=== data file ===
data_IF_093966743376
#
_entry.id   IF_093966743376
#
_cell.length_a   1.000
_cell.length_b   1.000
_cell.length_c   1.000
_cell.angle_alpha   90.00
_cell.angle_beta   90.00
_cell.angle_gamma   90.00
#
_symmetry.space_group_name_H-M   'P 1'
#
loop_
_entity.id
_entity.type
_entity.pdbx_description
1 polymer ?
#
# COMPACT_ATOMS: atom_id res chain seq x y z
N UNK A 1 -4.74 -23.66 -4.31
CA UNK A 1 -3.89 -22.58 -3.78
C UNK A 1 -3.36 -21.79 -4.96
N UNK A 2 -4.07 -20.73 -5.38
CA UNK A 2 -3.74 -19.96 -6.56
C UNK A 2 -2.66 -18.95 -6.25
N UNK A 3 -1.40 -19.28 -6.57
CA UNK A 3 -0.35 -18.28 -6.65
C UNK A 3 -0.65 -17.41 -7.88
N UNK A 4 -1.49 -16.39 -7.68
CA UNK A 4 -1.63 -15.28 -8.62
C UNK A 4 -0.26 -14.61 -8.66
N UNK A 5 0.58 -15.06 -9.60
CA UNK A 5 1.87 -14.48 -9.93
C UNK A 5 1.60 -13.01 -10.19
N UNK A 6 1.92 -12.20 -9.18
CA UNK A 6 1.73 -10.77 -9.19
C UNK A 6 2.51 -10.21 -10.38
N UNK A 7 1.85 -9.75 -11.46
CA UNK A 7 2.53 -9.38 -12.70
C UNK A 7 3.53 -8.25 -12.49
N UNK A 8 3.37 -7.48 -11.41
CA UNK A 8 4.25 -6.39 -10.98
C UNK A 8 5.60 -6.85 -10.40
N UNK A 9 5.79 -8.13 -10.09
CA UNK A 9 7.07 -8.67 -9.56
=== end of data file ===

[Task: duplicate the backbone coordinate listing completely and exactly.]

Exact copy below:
data_IF_093966743376
#
_entry.id   IF_093966743376
#
_cell.length_a   1.000
_cell.length_b   1.000
_cell.length_c   1.000
_cell.angle_alpha   90.00
_cell.angle_beta   90.00
_cell.angle_gamma   90.00
#
_symmetry.space_group_name_H-M   'P 1'
#
loop_
_entity.id
_entity.type
_entity.pdbx_description
1 polymer ?
#
# COMPACT_ATOMS: atom_id res chain seq x y z
N UNK A 1 -4.74 -23.66 -4.31
CA UNK A 1 -3.89 -22.58 -3.78
C UNK A 1 -3.36 -21.79 -4.96
N UNK A 2 -4.07 -20.73 -5.38
CA UNK A 2 -3.74 -19.96 -6.56
C UNK A 2 -2.66 -18.95 -6.25
N UNK A 3 -1.40 -19.28 -6.57
CA UNK A 3 -0.35 -18.28 -6.65
C UNK A 3 -0.65 -17.41 -7.88
N UNK A 4 -1.49 -16.39 -7.68
CA UNK A 4 -1.63 -15.28 -8.62
C UNK A 4 -0.26 -14.61 -8.66
N UNK A 5 0.58 -15.06 -9.60
CA UNK A 5 1.87 -14.48 -9.93
C UNK A 5 1.60 -13.01 -10.19
N UNK A 6 1.92 -12.20 -9.18
CA UNK A 6 1.73 -10.77 -9.19
C UNK A 6 2.51 -10.21 -10.38
N UNK A 7 1.85 -9.75 -11.46
CA UNK A 7 2.53 -9.38 -12.70
C UNK A 7 3.53 -8.25 -12.49
N UNK A 8 3.37 -7.48 -11.41
CA UNK A 8 4.25 -6.39 -10.98
C UNK A 8 5.60 -6.85 -10.40
N UNK A 9 5.79 -8.13 -10.09
CA UNK A 9 7.07 -8.67 -9.56